Jammeh’s Coup Was A Statehouse Command Makeup

Wednesday, January 23rd, 2019
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EYEAFRICA TV: Banjul, THE GAMBIA: The eleventh witness to the Truth Reconciliation and Reparation Commission revealed in his testimony that the removal of Turo Jawneh as Statehouse Comander might have been the beginning of what he called “Mutiny” on the government of Sir Dawda Jawara.

Tijan Touray gave his testimony via skype connection from the United Kingdom today.

Led by former president Yahya Jammeh, armed men forcefully took over power in a bloodless coup in July 1994. The former dictator who is now in exile in Guinea ruled Gambia with iron fist.

He had rejected the December 2016 presidential defeat by President Adama Barrow but he was pushed away thanks to the intervention of ECOWAS whose sub regional forces are still in the country.

Report

Tijan Touray who joined the service as a Gendarmerie in 1986 rose through ranks to become a plain cloths state guard, informed the commission that the Jammeh coup would have not succeeded had the state guards put up resistance.

He said all service chiefs at statehouse respected Commander Turo Jawneh for his bravery, courage and righteousness. He described the commander as a person who former president Jammeh respected as a colleague in the military and would not dare to challenge.

He recalled that while in the United Kingdom with former president Jawara on the July 1994, Lang Tombong Tamba who was the Statehouse Commander on the ground rang to informed them that there was an attempted coup to which his men had foiled.

He assured Jawara that it was safe to come home since everything was under control.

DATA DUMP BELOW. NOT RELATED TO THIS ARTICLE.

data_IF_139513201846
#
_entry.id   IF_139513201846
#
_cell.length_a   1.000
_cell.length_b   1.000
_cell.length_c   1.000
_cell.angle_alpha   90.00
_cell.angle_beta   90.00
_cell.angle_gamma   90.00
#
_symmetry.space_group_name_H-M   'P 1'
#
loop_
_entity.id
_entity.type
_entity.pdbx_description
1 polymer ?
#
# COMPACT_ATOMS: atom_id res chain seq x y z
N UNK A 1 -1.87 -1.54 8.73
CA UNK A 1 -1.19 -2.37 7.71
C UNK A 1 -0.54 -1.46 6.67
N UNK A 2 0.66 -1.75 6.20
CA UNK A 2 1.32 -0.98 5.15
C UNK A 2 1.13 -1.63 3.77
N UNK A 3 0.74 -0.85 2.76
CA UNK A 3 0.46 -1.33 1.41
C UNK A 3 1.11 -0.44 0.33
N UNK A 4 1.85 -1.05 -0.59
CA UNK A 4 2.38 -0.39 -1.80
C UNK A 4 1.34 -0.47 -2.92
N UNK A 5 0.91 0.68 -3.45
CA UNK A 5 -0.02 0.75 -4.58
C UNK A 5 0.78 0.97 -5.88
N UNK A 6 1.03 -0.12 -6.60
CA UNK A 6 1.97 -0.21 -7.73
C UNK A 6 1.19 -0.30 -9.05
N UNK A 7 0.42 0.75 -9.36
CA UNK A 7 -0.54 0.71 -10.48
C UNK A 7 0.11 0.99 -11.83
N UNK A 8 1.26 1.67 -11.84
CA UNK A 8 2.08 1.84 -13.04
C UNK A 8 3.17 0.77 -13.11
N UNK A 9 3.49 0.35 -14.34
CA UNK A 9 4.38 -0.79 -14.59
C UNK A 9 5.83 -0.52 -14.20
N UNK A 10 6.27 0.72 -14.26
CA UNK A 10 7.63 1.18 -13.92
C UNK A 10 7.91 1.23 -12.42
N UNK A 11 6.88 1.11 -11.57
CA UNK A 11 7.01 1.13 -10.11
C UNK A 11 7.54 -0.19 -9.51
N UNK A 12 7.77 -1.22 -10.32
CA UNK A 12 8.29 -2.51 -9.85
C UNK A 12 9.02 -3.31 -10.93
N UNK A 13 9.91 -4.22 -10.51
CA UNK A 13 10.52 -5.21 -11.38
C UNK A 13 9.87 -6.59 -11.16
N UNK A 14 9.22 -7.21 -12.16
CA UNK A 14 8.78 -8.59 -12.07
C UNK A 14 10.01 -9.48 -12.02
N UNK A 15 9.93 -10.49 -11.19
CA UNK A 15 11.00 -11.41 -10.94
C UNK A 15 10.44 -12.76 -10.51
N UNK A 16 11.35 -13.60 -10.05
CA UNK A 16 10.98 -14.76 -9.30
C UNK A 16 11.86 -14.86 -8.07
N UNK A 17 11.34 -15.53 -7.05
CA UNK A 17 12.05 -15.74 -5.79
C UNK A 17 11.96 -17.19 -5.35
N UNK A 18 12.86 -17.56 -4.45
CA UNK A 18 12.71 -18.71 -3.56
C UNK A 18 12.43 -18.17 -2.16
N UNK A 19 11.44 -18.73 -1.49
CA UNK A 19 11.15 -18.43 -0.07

Touray stated that upon their arrival at the airport on the 21st July, Lang Tombong ordered him to join the physical guard instead of continuing with the then president back to Statehouse.

on the following day, he narrated, when he went to Statehouse to possibly ask for a uniform under the physical guards he saw former president Jawara on a vehicle with the then United States Ambassador to the Gambia.

As they drove away, “I followed them to the sea where I saw them boarding a vessel” but “Kabba Bajo who was then among the body guards sent me back to statehouse to check what was going on there”, he said.

When he returned to statehouse, he said, he noticed that Lang Tombong Tamba was among the coup plotters.

“I saw the group of armed soldiers, it was a big group, like rebels. They turned their berets inside-out making it difficult to identify who is who” among them.

He said Yahya Jammeh was among them and that he heard Lang Tombong negotiating their entry to statehouse with the guards on the gate.

He said this was a time when then Statehous commander Ebrima Njie was on treatment in the UK and Lamin Kabba Bajo was with Jawara at the sea meaning Lang Tombong was the next in command at the time.

“I observe that the men (stateguards) were not happy. They wanted to receive order to resist, when they saw Yahya Jammeh” because they knew he could not make a good leader.

Tijan Touray informed the commission, that was when he decided to leave as he did not want to be associated with the coup.

He said that when he was on the process of leaving the country on the following day, his colleagues, Kebba Sonko suggested a plot for them including Kemeta Sambou to deal with the few soldiers claiming to be incharged of the Statehouse

He said this plan did not work because Lang Tombong who had just been assigned responsibility of Fajara Barracks refused and former president Jawara was already in Dakar.

That was when he left for Dakar only to hear that his name was on the list of those wanted for treason charges.

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